Waterbury has long suffered from large amounts of pollution and hazard-filled brownfields that impact our students in ways we have just begun to count. Waterbury is filled with passionate and smart young folks that will lead our city to the next chapter of educational, environmental, and economic success.
R.A.C.C.E’s latest work in the community.
The Board of Education has done a poor job as the oversight body of our education system. Too many have been on the board for too long and have long resisted the public’s urging to take bold measures on a host of issues.
Board of Education Stalls on Making Superintendent’s Evaluation Responsive to School and Community Needs.
“I think what I’m hearing is we need to bring the constituency in, in setting the goals up front…” ~Board President Elizabeth C. Brown (D), 8 years on the Board of Education “I’m not pleased with it. I look forward… Read More ›
On April 30, 2019, RACCE convened its last of four community forums by hosting a student round table. Students ranged from 4th grade to 11th grade. Students discussed their concerns on school climate, school-based arrests and school resource officers, and the overuse of school suspensions by the Waterbury Public Schools.
Join us on Tuesday night to listen to Waterbury public school students discussing the state of our schools from their perspective. The round table will be guided by RACCE staff. Parents, community members and members of the press are invited to attend. A private strategic advocacy session will take place from 8:15 to 8:45 pm. See you there!
Sign the Petition: #StepDownTVS Waterbury Board of Education Commissioner Exhibits a Large Degree of Racial Insensitivity…”
Waterbury Board of Education Commissioner Tom Van Stone’s recommendation to eliminate two of ten annual federal holidays for our schools because students have chosen to sit during the Pledge of Allegiance exhibited a large degree of racial insensitivity and complete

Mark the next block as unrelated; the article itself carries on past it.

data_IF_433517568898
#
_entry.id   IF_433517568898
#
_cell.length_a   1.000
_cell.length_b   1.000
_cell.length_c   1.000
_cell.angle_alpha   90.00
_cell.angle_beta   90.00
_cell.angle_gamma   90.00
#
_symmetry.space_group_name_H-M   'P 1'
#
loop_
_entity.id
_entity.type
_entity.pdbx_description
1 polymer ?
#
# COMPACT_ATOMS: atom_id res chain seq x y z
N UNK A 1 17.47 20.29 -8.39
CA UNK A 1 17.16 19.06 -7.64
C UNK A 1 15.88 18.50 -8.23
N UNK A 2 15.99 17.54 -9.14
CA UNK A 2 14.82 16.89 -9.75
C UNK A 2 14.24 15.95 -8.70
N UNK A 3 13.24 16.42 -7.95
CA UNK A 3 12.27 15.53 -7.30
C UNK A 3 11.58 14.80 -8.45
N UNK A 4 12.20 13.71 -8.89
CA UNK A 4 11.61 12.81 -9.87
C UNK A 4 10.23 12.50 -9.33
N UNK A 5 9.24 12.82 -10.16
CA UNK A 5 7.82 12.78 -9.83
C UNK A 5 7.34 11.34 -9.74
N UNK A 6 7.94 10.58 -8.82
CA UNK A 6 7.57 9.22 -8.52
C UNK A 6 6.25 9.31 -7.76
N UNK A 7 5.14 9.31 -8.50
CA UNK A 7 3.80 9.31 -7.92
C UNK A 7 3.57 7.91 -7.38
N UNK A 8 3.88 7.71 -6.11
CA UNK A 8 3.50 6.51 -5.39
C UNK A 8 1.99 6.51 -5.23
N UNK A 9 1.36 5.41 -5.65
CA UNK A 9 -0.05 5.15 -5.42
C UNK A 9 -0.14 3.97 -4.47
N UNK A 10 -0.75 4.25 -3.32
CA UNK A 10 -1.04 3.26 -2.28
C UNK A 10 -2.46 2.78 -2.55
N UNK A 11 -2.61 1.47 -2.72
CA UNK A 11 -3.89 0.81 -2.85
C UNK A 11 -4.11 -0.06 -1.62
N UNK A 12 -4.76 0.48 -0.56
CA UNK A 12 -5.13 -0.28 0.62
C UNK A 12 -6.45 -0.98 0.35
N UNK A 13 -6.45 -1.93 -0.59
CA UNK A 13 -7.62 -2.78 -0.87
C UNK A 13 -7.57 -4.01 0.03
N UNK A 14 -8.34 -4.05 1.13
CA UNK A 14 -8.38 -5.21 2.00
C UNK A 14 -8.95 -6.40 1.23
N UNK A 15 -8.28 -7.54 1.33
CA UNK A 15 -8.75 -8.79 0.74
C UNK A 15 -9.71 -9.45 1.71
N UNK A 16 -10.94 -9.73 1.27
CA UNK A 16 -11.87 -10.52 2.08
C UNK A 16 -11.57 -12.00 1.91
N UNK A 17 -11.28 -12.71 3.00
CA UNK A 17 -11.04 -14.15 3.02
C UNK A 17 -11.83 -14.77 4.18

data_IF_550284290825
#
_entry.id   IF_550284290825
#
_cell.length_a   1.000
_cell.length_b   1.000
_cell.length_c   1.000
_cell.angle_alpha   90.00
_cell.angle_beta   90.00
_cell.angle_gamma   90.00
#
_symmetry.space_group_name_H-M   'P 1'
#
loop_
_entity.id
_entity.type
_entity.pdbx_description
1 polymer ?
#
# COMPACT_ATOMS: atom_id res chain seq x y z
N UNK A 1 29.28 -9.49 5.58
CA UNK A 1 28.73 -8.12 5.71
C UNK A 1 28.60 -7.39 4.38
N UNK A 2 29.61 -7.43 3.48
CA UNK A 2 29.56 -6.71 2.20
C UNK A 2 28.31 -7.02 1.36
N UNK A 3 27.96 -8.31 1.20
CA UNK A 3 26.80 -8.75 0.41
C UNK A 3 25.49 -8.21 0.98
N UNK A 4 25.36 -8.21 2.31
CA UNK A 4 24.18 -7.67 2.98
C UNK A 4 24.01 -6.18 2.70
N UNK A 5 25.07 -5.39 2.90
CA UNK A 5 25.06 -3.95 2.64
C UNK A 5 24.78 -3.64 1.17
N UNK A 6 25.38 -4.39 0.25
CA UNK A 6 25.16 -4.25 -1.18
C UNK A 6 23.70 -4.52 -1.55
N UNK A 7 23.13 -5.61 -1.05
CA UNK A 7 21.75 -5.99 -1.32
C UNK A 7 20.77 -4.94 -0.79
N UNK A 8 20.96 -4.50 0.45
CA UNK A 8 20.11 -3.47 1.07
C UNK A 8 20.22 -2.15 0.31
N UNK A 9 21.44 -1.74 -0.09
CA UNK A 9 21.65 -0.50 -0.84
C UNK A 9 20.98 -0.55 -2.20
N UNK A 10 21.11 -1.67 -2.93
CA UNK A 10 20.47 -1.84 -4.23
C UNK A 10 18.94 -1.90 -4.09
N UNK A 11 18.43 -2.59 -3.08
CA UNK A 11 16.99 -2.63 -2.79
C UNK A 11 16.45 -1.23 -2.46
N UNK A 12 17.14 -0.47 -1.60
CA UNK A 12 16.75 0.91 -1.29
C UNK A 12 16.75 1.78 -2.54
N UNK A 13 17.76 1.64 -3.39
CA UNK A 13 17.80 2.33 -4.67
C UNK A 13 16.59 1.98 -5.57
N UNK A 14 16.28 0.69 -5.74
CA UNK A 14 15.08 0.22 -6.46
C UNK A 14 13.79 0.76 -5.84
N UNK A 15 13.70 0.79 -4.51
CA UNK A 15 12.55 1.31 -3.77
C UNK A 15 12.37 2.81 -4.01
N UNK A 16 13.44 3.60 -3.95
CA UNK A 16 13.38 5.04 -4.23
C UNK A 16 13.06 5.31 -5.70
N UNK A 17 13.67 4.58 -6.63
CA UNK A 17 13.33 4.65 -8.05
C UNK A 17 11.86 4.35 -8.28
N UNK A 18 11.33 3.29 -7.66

disregard for students’ rights protected under the Constitution.
The school-to-prison pipeline is not just a school-based issue. When the data is hidden from the public and the applied solutions don’t work the school-to-prison pipeline becomes a public safety issue as well as a public health issue. School-based arrests disrupt learning, damage student-teacher relationships beyond repair, and cause trauma that permanently harms students and bystanders.
Simply stated if all we advocate for are student-facing school reform strategies then we will never achieve racial equity in our schools…Working in schools, being parents of students, and as advocates, we wholeheartedly agree that educators must be emotionally and physically healthy themselves in order to help students develop social and emotional competencies…This is why we are launching a 10-Session professional development series that operates more like an affinity group than traditional training.
As Predicted Waterbury Test Scores Get Worse, Not Better! Hispanic and Black Students Lag Behind Peers…
In this case, by looking at our three-year trends we can see a disturbing trend of systemic failures to address the root causes of poor student performance, especially for Black and Hispanic students.
Malloy’s veto allows our lawmakers to complete the difficult task of constructing meaningful and comprehensive legislation during a full session in 2019… If we are serious about increasing educational access for all children, closing all opportunity gaps, and ending the school-to-prison pipeline our elected officials who have expressed a sincere desire to promote education equity should allow the veto to stand…